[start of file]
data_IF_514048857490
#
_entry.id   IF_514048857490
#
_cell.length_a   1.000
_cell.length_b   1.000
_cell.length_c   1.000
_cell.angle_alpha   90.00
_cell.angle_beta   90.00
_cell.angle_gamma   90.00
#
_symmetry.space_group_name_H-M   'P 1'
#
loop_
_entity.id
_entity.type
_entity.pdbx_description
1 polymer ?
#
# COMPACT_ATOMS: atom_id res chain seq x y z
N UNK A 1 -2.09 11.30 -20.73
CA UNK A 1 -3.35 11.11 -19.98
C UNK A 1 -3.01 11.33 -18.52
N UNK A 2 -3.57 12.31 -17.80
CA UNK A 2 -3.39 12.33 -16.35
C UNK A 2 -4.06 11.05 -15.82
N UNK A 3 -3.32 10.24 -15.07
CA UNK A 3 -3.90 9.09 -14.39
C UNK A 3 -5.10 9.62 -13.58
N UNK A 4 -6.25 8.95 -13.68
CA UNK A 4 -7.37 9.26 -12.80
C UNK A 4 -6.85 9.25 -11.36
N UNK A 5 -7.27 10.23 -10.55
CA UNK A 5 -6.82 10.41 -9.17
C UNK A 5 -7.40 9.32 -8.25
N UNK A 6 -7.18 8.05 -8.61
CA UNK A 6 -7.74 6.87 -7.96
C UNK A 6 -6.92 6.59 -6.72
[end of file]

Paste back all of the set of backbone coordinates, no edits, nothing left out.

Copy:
data_IF_514048857490
#
_entry.id   IF_514048857490
#
_cell.length_a   1.000
_cell.length_b   1.000
_cell.length_c   1.000
_cell.angle_alpha   90.00
_cell.angle_beta   90.00
_cell.angle_gamma   90.00
#
_symmetry.space_group_name_H-M   'P 1'
#
loop_
_entity.id
_entity.type
_entity.pdbx_description
1 polymer ?
#
# COMPACT_ATOMS: atom_id res chain seq x y z
N UNK A 1 -2.09 11.30 -20.73
CA UNK A 1 -3.35 11.11 -19.98
C UNK A 1 -3.01 11.33 -18.52
N UNK A 2 -3.57 12.31 -17.80
CA UNK A 2 -3.39 12.33 -16.35
C UNK A 2 -4.06 11.05 -15.82
N UNK A 3 -3.32 10.24 -15.07
CA UNK A 3 -3.90 9.09 -14.39
C UNK A 3 -5.10 9.62 -13.58
N UNK A 4 -6.25 8.95 -13.68
CA UNK A 4 -7.37 9.26 -12.80
C UNK A 4 -6.85 9.25 -11.36
N UNK A 5 -7.27 10.23 -10.55
CA UNK A 5 -6.82 10.41 -9.17
C UNK A 5 -7.40 9.32 -8.25
N UNK A 6 -7.18 8.05 -8.61
CA UNK A 6 -7.74 6.87 -7.96
C UNK A 6 -6.92 6.59 -6.72